Roman warships in experiment: Reconstruction and sailing tests

Thursday, January 18, 2024 at 12:00pm to 12:30pm

Building 37, #37-252/272
70 VASSAR ST, Cambridge, MA 02139

After the climax of its power, internal struggle weakened the military position of the Roman Empire. A series of attacks in the 2nd and 3rd century AD forced an adjustment of the military strategy in central Europe. Instead of further expansion, the borders of the empire were increasingly fortified. In Germany this led to the construction of an impressive naval fleet on the rivers Rhine and Danube. Several of the boats have been excavated and our team has attempted a detailed reconstruction of two types of vessel, the "navis lusoria" and the "Oberstimm", down to the hand-forged nails and matching metallurgy. A series of three working boats have been built in original size over the last decade. I will show pictures of the reconstruction phase and the on-the-water tests we performed with different teams over the years to assess speed, maneuverability and sailing performance of the boats. The sailing performance far exceeded the expectations indicating a much larger operating radius for these vessels than previously estimated and thus a much higher flexibility of the river defense scheme that the empire relied on to keep the barbarians at bay. SeeĀ this movie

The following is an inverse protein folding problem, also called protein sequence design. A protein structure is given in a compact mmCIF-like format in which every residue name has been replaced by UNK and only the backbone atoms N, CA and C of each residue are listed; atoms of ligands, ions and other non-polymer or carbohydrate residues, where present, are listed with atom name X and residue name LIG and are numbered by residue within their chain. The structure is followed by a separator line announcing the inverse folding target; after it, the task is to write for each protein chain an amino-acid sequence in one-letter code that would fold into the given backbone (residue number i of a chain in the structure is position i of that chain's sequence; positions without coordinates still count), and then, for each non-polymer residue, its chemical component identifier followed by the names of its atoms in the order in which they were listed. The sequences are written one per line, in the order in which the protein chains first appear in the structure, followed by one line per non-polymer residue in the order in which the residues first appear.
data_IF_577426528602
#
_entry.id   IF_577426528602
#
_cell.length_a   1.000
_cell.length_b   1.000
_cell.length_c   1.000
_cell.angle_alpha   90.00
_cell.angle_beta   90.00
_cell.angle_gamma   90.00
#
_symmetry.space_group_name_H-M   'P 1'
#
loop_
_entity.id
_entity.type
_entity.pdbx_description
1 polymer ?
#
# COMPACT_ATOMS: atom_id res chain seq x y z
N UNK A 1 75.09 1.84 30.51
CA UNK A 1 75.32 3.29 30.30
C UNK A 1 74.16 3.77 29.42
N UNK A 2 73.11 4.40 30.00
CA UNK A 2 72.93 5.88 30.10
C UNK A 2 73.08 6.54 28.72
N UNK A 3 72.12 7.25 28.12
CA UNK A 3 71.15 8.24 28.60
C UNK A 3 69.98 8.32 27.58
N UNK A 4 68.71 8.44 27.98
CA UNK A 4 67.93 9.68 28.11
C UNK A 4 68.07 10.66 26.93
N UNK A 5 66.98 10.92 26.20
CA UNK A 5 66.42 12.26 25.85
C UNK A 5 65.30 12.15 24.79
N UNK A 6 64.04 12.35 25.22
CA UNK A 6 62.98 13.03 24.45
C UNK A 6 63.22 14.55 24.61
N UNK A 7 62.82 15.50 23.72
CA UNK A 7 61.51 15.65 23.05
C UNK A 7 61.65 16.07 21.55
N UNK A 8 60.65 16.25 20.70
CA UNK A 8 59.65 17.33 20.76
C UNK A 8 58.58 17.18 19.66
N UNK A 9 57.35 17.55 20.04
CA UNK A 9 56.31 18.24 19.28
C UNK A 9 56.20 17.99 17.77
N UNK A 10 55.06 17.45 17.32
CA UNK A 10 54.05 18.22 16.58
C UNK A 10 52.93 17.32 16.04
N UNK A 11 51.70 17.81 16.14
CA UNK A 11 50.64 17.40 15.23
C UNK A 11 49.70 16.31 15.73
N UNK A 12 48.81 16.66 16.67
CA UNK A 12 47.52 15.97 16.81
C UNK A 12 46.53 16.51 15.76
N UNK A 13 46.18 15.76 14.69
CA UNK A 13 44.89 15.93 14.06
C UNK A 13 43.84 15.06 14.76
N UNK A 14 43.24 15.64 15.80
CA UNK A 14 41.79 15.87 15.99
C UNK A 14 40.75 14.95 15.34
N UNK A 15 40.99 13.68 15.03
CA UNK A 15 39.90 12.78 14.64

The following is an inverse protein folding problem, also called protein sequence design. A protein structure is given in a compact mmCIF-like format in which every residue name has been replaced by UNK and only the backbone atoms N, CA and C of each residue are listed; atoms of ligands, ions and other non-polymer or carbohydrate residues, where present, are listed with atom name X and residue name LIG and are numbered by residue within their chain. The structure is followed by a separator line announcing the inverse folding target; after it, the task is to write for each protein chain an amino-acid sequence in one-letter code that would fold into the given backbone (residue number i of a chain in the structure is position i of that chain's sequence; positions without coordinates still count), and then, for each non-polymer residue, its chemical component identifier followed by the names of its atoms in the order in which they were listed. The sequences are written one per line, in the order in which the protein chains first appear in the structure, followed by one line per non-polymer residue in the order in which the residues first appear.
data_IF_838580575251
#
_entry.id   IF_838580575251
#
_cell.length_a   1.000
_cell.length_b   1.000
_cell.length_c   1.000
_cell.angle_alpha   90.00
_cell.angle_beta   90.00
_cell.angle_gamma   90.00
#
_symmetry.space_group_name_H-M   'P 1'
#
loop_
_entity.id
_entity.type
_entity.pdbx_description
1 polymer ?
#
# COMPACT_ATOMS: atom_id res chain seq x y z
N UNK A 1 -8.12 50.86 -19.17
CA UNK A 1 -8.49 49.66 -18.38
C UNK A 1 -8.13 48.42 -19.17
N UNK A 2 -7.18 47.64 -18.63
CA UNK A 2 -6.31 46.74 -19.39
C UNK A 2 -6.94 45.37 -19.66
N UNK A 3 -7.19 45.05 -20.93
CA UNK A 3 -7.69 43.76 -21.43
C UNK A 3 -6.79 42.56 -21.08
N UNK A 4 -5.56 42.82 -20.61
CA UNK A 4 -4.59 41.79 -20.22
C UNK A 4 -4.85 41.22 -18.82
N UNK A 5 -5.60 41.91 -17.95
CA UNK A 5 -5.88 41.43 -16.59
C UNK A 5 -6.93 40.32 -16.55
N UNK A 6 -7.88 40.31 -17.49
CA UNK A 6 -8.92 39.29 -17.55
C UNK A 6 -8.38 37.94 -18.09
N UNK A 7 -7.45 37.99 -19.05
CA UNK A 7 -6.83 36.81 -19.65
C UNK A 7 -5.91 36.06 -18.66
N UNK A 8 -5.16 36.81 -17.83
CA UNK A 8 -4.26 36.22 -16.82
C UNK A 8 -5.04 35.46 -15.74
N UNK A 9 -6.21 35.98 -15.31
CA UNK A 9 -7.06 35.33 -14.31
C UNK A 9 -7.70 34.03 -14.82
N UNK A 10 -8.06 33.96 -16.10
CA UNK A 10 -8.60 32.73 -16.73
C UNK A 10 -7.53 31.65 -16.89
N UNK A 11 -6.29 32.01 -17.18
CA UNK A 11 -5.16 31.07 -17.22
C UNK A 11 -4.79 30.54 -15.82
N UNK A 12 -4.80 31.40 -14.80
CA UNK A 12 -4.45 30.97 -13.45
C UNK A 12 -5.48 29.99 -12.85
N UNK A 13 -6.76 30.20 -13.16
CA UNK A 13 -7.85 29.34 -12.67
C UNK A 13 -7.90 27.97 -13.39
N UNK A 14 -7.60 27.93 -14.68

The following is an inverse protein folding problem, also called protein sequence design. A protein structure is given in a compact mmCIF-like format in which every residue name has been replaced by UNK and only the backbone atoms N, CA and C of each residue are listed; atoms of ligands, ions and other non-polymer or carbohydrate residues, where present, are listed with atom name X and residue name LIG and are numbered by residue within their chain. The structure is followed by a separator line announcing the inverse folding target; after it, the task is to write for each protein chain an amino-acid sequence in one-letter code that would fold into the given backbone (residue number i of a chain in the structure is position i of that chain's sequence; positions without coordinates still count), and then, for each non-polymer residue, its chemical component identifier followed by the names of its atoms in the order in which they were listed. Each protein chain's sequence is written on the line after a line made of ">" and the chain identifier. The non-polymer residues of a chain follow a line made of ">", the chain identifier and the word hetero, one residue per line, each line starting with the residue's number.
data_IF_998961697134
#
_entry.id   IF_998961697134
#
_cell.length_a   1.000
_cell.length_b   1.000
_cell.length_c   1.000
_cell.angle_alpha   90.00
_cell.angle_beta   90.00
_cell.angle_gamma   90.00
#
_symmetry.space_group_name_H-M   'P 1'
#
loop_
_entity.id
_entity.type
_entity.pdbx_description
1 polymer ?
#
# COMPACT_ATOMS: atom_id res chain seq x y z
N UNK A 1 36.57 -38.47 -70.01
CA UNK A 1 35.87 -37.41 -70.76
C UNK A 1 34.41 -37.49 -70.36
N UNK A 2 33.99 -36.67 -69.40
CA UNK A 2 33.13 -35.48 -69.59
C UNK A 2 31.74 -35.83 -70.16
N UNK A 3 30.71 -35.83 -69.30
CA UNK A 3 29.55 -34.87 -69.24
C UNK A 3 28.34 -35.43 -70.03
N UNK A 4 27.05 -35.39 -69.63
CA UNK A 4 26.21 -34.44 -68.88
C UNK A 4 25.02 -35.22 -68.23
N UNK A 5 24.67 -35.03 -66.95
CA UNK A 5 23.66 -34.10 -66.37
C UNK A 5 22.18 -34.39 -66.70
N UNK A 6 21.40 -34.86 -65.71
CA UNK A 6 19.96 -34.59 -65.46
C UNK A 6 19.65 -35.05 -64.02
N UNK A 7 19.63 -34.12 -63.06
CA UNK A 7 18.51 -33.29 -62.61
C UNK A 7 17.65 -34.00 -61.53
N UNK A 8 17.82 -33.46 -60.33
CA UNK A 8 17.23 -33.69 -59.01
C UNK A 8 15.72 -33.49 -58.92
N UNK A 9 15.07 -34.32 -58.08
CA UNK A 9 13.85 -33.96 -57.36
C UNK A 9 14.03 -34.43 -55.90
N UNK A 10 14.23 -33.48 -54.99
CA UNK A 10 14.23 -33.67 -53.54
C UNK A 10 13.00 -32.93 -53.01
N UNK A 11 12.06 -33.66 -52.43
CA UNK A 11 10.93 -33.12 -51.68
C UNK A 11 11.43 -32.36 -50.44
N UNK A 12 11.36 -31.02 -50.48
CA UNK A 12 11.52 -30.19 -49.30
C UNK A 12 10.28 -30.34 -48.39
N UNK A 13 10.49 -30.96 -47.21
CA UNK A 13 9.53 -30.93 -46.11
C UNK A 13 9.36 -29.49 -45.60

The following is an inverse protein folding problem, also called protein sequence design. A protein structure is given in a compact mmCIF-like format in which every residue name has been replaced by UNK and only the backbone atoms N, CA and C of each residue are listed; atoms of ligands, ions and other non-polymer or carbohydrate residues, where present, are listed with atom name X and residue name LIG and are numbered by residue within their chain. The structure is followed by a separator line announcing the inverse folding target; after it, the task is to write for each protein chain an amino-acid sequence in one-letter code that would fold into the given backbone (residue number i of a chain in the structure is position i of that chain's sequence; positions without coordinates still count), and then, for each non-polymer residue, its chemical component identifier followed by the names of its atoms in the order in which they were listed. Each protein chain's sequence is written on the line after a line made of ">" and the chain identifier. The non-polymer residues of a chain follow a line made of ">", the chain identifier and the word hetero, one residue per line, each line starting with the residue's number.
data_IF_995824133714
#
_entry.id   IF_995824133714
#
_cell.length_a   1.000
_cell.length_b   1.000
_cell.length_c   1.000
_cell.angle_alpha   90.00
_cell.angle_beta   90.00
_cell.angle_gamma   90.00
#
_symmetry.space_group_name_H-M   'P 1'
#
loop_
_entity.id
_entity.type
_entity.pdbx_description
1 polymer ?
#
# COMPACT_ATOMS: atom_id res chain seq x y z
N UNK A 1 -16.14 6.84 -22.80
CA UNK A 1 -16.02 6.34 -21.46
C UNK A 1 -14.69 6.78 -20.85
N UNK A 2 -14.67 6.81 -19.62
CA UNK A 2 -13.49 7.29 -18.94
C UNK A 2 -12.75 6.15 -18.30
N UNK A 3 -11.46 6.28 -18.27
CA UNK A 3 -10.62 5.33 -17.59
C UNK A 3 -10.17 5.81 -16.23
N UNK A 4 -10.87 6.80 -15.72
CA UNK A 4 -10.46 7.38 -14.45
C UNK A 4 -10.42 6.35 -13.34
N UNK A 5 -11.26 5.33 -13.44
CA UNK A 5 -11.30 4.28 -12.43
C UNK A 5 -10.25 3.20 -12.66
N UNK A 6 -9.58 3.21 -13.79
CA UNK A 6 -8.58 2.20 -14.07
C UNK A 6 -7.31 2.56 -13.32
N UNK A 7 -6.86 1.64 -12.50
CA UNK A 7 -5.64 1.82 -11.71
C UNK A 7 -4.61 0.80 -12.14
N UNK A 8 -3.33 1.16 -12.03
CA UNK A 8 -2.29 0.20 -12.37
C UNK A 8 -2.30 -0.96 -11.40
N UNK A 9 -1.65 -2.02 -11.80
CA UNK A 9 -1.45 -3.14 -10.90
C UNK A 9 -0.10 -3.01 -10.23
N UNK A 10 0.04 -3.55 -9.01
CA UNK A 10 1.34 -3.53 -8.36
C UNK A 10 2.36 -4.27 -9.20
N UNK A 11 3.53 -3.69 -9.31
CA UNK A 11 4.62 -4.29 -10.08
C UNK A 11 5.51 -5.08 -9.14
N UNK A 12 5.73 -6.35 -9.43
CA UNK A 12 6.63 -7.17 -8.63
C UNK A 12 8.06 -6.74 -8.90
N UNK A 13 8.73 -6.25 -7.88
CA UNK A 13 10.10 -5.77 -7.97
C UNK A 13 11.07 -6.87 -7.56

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Tags

history, Sailing, roman, warhsip

Department
MIT Kavli Institute for Astrophysics and Space Research
Hashtag

#barbarians at bay

Contact Email

hgunther@mit.edu

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